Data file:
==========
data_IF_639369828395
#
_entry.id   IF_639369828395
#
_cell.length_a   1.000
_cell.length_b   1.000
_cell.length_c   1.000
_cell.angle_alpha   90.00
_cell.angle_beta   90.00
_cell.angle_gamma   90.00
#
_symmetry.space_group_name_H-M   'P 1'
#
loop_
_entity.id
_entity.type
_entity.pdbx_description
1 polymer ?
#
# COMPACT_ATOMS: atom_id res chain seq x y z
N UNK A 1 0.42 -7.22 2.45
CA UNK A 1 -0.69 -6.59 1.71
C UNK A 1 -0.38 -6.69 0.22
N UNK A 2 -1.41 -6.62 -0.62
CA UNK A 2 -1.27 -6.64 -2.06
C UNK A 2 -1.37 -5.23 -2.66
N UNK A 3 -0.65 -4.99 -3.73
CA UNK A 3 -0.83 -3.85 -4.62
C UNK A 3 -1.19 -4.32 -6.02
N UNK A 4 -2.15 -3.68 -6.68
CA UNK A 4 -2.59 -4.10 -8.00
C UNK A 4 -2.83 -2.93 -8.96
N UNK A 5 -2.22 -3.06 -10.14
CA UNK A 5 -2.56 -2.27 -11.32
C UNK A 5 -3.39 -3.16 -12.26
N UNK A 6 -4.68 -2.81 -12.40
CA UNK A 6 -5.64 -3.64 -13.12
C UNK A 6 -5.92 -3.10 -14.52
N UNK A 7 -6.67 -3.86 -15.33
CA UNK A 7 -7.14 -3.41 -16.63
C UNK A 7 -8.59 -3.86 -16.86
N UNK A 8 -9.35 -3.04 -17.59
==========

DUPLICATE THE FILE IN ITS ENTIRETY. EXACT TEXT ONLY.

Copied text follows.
data_IF_639369828395
#
_entry.id   IF_639369828395
#
_cell.length_a   1.000
_cell.length_b   1.000
_cell.length_c   1.000
_cell.angle_alpha   90.00
_cell.angle_beta   90.00
_cell.angle_gamma   90.00
#
_symmetry.space_group_name_H-M   'P 1'
#
loop_
_entity.id
_entity.type
_entity.pdbx_description
1 polymer ?
#
# COMPACT_ATOMS: atom_id res chain seq x y z
N UNK A 1 0.42 -7.22 2.45
CA UNK A 1 -0.69 -6.59 1.71
C UNK A 1 -0.38 -6.69 0.22
N UNK A 2 -1.41 -6.62 -0.62
CA UNK A 2 -1.27 -6.64 -2.06
C UNK A 2 -1.37 -5.23 -2.66
N UNK A 3 -0.65 -4.99 -3.73
CA UNK A 3 -0.83 -3.85 -4.62
C UNK A 3 -1.19 -4.32 -6.02
N UNK A 4 -2.15 -3.68 -6.68
CA UNK A 4 -2.59 -4.10 -8.00
C UNK A 4 -2.83 -2.93 -8.96
N UNK A 5 -2.22 -3.06 -10.14
CA UNK A 5 -2.56 -2.27 -11.32
C UNK A 5 -3.39 -3.16 -12.26
N UNK A 6 -4.68 -2.81 -12.40
CA UNK A 6 -5.64 -3.64 -13.12
C UNK A 6 -5.92 -3.10 -14.52
N UNK A 7 -6.67 -3.86 -15.33
CA UNK A 7 -7.14 -3.41 -16.63
C UNK A 7 -8.59 -3.86 -16.86
N UNK A 8 -9.35 -3.04 -17.59